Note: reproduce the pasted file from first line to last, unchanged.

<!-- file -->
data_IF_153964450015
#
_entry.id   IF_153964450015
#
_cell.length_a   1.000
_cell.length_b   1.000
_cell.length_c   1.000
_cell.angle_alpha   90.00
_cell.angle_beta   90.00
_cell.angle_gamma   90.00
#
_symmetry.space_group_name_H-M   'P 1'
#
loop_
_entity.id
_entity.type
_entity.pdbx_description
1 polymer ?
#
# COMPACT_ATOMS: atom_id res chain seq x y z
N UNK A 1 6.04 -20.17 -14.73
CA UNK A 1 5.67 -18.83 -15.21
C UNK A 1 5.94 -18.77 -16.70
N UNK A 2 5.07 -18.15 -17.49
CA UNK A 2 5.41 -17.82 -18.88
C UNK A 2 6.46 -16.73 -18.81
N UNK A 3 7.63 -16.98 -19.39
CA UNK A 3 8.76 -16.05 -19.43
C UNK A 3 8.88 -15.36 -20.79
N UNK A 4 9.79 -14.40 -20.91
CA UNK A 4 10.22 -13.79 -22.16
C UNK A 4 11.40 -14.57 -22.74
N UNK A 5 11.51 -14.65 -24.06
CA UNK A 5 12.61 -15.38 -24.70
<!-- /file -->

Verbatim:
data_IF_153964450015
#
_entry.id   IF_153964450015
#
_cell.length_a   1.000
_cell.length_b   1.000
_cell.length_c   1.000
_cell.angle_alpha   90.00
_cell.angle_beta   90.00
_cell.angle_gamma   90.00
#
_symmetry.space_group_name_H-M   'P 1'
#
loop_
_entity.id
_entity.type
_entity.pdbx_description
1 polymer ?
#
# COMPACT_ATOMS: atom_id res chain seq x y z
N UNK A 1 6.04 -20.17 -14.73
CA UNK A 1 5.67 -18.83 -15.21
C UNK A 1 5.94 -18.77 -16.70
N UNK A 2 5.07 -18.15 -17.49
CA UNK A 2 5.41 -17.82 -18.88
C UNK A 2 6.46 -16.73 -18.81
N UNK A 3 7.63 -16.98 -19.39
CA UNK A 3 8.76 -16.05 -19.43
C UNK A 3 8.88 -15.36 -20.79
N UNK A 4 9.79 -14.40 -20.91
CA UNK A 4 10.22 -13.79 -22.16
C UNK A 4 11.40 -14.57 -22.74
N UNK A 5 11.51 -14.65 -24.06
CA UNK A 5 12.61 -15.38 -24.70